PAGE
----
One Christmas season as a kid, I took it on myself to contain a terrible secret, as though I was sparing the world from ever finding out. But the moment of truth was coming.
A thing to do during the season was to take a family ride up Canal Street, first passing the Centenni house in Mid-City, a mansion known for its display of lights and remembered most notably for a Santa figure riding an animated life-sized plastic elephant. Then the ride would continue toward the business district. This is where I cringed because each night Santa himself would be sitting on the balcony of the D.H. Holmes department store waving to his global constituency. But I was dealing with the harsh reality: someone, and I don’t remember who, but it might have been another kid in the school yard, told me that Santa had been shot. Put bluntly, there had been a pistol at the Pole. Yet, as I slowly glanced toward the balcony I was thrilled, because Clause was there looking fully fit. And if there were any blood stains on his red coat it was impossible to tell. Somehow the news about the attempted Santacide had escaped the world’s press and was known only to my informant. The Arctic’s first responders must have acted quickly.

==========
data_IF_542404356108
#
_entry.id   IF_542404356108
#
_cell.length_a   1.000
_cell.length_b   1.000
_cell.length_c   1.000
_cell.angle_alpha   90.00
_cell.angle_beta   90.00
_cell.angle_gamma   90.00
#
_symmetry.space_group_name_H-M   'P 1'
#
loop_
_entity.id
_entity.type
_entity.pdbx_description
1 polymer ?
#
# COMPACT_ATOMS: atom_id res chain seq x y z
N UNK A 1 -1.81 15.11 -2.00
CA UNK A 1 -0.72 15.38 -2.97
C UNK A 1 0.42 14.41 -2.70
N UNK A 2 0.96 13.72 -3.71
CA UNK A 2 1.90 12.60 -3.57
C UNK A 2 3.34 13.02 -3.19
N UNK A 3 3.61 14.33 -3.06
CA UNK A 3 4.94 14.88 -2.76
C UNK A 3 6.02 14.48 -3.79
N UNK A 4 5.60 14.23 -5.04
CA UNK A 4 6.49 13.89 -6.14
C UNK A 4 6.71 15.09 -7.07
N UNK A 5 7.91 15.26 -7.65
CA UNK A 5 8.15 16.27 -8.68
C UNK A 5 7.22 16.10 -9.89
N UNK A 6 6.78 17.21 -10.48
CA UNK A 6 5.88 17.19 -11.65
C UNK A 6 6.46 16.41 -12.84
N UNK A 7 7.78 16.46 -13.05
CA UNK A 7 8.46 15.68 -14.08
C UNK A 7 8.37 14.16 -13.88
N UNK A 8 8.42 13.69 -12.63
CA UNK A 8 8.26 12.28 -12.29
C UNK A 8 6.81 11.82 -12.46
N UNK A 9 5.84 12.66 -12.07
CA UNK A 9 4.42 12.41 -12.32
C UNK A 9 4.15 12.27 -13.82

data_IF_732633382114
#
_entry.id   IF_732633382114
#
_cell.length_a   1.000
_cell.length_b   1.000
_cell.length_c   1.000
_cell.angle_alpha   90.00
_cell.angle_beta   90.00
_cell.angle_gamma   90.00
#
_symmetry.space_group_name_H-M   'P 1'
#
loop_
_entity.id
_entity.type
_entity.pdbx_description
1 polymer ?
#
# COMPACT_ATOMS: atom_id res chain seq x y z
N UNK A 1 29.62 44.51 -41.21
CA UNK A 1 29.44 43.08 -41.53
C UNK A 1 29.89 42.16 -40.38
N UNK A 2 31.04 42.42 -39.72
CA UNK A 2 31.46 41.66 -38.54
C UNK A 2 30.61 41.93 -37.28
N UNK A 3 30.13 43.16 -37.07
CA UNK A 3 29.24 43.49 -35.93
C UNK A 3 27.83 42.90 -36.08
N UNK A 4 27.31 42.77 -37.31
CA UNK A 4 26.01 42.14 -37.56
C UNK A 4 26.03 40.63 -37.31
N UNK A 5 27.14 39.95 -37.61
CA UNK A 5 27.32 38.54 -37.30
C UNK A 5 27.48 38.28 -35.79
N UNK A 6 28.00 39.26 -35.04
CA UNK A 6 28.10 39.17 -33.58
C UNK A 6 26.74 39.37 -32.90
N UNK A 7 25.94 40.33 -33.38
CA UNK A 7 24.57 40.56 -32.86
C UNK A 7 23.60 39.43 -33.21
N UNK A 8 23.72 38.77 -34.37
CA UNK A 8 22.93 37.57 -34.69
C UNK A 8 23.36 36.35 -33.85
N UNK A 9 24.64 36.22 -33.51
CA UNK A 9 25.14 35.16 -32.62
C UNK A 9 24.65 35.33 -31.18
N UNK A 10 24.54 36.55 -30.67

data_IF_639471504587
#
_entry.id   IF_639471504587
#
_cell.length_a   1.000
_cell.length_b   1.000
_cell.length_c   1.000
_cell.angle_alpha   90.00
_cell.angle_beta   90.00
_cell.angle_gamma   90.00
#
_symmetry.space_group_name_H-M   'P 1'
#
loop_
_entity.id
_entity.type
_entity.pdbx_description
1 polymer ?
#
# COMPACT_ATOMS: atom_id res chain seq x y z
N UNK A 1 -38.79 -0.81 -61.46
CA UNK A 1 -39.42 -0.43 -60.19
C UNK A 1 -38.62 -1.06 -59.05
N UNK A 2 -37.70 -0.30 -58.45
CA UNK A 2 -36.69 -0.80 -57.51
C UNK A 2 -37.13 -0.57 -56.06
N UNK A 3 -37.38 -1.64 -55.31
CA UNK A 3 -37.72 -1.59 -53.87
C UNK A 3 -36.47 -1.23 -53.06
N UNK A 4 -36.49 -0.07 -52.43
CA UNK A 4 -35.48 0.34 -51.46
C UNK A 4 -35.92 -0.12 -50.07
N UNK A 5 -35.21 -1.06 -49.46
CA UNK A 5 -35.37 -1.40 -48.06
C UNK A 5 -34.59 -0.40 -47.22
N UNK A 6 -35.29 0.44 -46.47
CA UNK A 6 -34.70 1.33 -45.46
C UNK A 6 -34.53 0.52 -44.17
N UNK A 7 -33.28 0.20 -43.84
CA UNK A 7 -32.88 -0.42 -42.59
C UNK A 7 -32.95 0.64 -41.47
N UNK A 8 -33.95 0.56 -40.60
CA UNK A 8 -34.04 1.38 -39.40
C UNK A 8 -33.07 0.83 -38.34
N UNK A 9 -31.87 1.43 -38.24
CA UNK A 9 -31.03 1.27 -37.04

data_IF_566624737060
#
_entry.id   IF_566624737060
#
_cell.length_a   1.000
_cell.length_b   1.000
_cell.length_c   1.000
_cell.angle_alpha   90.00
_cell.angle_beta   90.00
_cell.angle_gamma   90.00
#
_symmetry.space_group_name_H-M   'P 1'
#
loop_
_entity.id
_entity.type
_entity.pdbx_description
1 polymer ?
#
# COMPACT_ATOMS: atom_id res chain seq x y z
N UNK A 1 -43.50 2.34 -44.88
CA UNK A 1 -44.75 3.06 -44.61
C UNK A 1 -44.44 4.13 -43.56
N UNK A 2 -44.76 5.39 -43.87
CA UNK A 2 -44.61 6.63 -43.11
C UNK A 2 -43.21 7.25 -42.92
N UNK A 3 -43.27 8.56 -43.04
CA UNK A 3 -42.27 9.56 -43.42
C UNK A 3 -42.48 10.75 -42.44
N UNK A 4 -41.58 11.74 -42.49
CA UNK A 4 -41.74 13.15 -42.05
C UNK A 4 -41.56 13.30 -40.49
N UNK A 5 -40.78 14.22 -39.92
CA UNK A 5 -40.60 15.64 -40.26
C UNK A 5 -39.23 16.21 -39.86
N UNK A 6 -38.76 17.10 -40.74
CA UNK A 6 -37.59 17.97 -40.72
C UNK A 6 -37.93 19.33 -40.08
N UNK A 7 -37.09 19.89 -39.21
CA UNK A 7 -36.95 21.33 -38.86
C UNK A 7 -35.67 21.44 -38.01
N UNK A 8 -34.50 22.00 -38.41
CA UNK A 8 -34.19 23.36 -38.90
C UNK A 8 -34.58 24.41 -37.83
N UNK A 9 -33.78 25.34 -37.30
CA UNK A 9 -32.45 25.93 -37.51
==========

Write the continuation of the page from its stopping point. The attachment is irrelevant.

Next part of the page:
With the trauma put aside, I could better appreciate the next stop, which was at the hotel then known as the Roosevelt, which would be changed to the Fairmont and then eventually back to the Roosevelt. The block-long lobby that stretched between the hotel’s entrances at University Place and Baronne was converted into a winter wonderland, with a fluffy canopy of show-like cotton lining the ceiling. For New Orleanians, walking through the Roosevelt lobby was our White Christmas.
From there, the journey continued down Baronne Street, past the Jesuit church, towards the Sears department store, where a five-stories-high plywood Santa, carrying a package labeled “from Sears,” fronted the building. Now, it was contrary to all that we had been taught that Claus’ stash actually came from Sears, but back then it might have been believable, especially for kids who wanted washers and dryers.
That building still stands, now as a hotel, but the plywood St. Nick is long gone. The schoolyard gossiper had it wrong: Neither Sears nor D.H. Holmes would survive, but Santa lives.
Just be careful about what people tell you.